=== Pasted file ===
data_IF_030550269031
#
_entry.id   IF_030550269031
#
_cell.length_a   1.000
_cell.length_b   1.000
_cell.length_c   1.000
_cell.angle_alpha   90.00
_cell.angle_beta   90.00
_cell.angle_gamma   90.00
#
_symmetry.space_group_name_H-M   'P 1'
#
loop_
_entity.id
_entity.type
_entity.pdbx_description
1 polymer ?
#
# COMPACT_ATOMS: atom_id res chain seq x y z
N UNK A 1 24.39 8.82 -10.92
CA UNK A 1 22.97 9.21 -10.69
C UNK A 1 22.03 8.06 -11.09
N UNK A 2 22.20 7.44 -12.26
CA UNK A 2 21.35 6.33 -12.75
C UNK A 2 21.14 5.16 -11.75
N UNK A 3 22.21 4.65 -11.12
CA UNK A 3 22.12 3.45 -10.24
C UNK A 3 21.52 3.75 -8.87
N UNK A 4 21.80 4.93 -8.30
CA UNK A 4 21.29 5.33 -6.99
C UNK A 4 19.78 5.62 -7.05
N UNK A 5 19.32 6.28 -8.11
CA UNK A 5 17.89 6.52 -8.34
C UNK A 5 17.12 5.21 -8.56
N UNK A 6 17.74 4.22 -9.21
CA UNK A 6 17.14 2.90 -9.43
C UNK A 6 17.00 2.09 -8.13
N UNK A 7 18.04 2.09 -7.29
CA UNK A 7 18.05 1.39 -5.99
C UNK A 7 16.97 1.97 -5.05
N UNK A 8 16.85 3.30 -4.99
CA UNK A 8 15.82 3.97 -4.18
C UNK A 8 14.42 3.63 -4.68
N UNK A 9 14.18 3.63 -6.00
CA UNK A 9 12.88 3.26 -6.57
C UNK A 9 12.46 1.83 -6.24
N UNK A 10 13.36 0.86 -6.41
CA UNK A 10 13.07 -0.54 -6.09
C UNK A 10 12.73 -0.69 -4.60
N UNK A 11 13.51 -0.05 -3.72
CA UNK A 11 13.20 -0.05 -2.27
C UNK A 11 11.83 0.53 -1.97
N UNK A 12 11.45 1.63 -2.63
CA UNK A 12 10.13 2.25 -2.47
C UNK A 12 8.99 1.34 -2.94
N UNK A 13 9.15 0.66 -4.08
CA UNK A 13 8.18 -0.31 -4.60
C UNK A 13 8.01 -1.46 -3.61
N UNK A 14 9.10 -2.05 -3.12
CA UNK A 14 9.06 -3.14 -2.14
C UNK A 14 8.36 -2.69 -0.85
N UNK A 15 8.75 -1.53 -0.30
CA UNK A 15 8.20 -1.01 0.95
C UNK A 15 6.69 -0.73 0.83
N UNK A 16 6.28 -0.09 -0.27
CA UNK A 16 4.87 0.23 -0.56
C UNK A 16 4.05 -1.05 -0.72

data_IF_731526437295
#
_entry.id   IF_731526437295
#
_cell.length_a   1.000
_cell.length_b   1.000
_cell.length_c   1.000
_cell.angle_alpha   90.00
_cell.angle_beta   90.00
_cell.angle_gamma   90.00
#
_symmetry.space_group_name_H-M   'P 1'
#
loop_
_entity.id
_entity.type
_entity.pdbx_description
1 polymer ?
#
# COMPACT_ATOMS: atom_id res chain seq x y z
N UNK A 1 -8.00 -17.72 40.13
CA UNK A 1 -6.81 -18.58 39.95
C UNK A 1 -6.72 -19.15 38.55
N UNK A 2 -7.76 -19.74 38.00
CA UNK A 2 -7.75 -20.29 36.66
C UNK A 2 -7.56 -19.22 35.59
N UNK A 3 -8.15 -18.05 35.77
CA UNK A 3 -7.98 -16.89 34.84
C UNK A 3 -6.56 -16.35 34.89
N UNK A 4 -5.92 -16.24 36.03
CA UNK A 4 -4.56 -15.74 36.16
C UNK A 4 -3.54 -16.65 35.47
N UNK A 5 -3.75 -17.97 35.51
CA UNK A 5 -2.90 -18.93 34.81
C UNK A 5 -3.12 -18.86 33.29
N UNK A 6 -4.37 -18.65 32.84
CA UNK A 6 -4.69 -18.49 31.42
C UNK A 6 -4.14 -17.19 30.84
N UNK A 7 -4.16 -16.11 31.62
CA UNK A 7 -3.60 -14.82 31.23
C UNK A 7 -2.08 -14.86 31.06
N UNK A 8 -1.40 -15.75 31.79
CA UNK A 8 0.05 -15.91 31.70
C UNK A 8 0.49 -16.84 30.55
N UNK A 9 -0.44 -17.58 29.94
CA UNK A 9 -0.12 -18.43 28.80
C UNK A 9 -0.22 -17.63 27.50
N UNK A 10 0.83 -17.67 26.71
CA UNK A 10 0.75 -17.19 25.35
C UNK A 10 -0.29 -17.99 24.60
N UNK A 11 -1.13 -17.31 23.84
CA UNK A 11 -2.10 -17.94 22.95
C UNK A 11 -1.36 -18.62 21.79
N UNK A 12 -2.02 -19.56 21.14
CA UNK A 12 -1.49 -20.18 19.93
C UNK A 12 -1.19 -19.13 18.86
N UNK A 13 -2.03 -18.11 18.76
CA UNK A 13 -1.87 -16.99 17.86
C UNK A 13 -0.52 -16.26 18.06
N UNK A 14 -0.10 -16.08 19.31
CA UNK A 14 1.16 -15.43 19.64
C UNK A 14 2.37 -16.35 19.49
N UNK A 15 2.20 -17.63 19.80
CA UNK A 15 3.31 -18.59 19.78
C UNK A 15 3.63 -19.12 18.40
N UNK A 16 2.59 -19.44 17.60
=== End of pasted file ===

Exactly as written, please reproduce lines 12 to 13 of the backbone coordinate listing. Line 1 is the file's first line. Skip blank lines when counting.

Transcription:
_symmetry.space_group_name_H-M   'P 1'
#